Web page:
Old Time Radio Spoofs, Gags, Pranks and April Fools!

Spoofs are probably as old as language itself, dating from the times when the tribal elder told stories around the campfire. Then, just as now, the best spoofing probably took place when the elder's back was turned!
As radio drama established itself into dominant genre forms, the forms became the target of parody and ridicule. Unlike some more modern spoofs, most radio parodies are good natured and have a distinct lack of condescending tone.
Soap Operas were an early money maker for the radio networks, appealing to house wives who would use the stories to keep them company while they were doing their house work (this was a great advantage of Radio Soaps over the later TV Soap Operas- the dishes would pile up and diapers could go unchanged while the house wife was trapped in front of the TV, but with a Soap on the radio, she could let her tears fall directly into the dishwater and not miss any of the story!)
The melodramatic elements of Soap Operas made them an easy target for parody, especially the cliff hangers in the plots, the swelling organ music, and the often ridiculous but accepted in the soaps plot devices. A popular parody device would be to expand these plot devices to ridiculous extremes, like the heroine's brother's wife's cousin recovering from amnesia. Duffy's Tavern had a lot of fun with these conventions, while Bob and Rayinvented a few of their own spoof Soap Operas.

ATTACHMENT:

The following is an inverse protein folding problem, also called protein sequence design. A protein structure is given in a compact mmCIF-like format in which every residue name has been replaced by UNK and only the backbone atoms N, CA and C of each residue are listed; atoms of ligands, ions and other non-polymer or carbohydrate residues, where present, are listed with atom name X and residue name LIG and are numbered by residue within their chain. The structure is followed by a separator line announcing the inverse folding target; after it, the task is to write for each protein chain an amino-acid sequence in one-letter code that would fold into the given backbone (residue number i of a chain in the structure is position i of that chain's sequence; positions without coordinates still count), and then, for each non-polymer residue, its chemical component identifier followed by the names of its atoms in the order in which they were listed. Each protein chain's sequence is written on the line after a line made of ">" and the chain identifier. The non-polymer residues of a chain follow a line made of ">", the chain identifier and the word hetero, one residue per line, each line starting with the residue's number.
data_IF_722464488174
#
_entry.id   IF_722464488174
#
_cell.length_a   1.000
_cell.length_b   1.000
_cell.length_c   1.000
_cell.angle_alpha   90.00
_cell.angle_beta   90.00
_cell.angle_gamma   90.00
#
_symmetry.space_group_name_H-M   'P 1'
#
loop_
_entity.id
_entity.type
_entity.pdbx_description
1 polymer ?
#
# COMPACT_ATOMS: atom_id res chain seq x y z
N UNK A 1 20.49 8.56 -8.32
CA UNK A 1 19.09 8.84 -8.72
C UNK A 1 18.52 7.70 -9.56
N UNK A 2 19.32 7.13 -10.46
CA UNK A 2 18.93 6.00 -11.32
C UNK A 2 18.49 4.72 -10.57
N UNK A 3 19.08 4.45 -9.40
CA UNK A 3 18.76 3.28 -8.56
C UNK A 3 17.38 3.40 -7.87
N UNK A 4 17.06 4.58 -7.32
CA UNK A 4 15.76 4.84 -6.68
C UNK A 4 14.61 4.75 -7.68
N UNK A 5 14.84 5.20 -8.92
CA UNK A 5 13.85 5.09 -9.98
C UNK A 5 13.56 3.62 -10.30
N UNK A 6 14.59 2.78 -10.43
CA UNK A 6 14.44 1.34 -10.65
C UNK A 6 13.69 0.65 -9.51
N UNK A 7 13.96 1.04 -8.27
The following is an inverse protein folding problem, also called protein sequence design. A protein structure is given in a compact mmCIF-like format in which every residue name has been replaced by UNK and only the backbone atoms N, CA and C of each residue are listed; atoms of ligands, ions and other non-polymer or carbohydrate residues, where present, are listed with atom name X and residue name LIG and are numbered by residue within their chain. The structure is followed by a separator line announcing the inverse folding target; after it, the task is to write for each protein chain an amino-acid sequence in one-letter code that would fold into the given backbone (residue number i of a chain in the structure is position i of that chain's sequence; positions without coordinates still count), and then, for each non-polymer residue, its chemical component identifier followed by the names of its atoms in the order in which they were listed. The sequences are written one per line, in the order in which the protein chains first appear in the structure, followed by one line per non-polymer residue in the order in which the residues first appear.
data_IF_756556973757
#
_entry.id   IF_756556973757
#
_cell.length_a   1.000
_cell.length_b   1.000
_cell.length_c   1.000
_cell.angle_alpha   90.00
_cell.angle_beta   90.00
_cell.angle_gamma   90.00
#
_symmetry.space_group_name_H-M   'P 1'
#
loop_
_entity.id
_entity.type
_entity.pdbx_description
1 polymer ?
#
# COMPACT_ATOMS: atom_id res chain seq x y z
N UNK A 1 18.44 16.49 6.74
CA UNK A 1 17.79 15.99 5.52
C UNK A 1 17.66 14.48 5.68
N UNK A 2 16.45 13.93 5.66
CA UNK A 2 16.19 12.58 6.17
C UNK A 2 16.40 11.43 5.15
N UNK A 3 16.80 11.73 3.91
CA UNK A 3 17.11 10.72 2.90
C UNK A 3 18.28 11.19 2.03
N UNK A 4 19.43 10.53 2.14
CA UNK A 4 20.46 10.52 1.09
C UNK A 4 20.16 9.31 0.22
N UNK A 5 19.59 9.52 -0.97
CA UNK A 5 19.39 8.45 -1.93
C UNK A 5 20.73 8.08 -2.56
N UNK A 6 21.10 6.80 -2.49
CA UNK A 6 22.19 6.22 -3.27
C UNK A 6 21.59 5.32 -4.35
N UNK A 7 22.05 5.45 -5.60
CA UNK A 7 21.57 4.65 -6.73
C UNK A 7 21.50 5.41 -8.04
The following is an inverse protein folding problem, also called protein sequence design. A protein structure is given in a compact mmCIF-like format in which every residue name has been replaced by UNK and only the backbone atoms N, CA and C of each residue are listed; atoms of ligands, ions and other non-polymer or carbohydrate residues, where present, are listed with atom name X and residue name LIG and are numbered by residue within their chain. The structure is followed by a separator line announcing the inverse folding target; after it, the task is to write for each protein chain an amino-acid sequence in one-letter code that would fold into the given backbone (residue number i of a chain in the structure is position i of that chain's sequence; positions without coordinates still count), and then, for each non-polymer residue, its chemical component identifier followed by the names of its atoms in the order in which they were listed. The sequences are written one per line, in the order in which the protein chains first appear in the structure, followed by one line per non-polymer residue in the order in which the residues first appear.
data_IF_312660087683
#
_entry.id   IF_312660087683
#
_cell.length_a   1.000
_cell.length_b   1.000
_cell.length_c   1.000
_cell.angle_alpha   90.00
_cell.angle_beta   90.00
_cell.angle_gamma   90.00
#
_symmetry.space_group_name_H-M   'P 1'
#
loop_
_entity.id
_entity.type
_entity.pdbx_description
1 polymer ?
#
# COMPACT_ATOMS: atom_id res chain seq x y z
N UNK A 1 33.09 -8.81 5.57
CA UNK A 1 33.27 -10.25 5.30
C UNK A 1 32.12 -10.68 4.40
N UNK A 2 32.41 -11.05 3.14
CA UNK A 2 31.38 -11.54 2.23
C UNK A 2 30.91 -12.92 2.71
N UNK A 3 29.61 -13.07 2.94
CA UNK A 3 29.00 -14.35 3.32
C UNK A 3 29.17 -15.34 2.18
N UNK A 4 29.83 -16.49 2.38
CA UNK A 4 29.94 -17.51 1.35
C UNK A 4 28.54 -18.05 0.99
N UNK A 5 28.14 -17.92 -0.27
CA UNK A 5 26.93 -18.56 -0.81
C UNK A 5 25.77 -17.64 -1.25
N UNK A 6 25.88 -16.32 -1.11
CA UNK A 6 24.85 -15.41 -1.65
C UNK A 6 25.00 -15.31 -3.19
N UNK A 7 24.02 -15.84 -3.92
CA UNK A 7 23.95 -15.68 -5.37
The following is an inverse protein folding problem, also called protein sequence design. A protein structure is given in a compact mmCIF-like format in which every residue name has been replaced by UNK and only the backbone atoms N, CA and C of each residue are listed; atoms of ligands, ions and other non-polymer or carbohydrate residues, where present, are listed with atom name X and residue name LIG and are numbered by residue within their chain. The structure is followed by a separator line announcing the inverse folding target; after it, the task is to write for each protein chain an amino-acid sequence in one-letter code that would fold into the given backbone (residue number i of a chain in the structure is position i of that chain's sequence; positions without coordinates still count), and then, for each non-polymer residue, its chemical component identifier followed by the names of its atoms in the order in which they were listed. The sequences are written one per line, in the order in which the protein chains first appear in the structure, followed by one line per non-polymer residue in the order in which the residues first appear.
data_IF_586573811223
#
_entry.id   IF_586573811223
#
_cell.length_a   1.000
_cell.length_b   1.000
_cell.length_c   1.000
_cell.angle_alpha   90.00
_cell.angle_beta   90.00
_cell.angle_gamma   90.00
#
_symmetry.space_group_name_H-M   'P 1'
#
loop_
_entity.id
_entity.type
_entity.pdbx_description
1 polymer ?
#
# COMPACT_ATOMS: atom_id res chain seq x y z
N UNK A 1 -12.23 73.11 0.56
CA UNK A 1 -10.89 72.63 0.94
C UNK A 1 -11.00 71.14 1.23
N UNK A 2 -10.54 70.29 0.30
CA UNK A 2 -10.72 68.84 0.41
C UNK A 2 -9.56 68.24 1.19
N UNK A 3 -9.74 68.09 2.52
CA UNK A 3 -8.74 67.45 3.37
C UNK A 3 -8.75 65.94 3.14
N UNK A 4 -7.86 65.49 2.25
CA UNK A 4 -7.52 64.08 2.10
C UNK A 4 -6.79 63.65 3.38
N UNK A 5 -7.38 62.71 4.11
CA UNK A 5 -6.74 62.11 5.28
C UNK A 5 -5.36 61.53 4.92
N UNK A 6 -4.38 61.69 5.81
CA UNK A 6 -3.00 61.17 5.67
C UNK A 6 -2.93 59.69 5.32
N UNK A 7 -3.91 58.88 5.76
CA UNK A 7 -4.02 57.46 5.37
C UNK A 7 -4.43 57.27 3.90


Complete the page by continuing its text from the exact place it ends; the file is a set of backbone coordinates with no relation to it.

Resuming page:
Hard Boiled Detectives and Radio Noir was another easy target for spoofing. The conventions of the detective story, which were developed in the pulp detective magazines, like the hard drinking and violent tough guy private eye, were turned around for laughs by "little guy" comics like Fibber McGee and Charlie McCarthy. Gracie from Burns and Allen has been accused of listening to too many detective shows, and the result is nutty-ness that only Gracie Allen could pull off. And Amos 'n' Andy in the big city often need to think like a detective.
Westerns were incredibly huge in movies, TV, and Radio, and were also spoofed on a regular basis. Part of this is because Westerns were a staple of low quality B-movies. The Westerns were popular with the studios because they could be made fast and cheap, but this very cheapness lowered the expectations of quality for the entire genre. But it made for great fun with examples like Jack Benny's "Buck Benny" character and Red Skelton's often sad cowboys. Fred Allen, in many ways the prototypical New England city boy, had a lot of fun burlesquing the Old West whenever he got the chance.
The one area of Old Time Radio that seems to get little parody is the Musical Comedy Variety shows. But then it can also be argued that shows like Fibber McGee and Molly, The Fred Allen Show, and the Jack Benny Program had enough laughs at their own expense that they were parodies of themselves.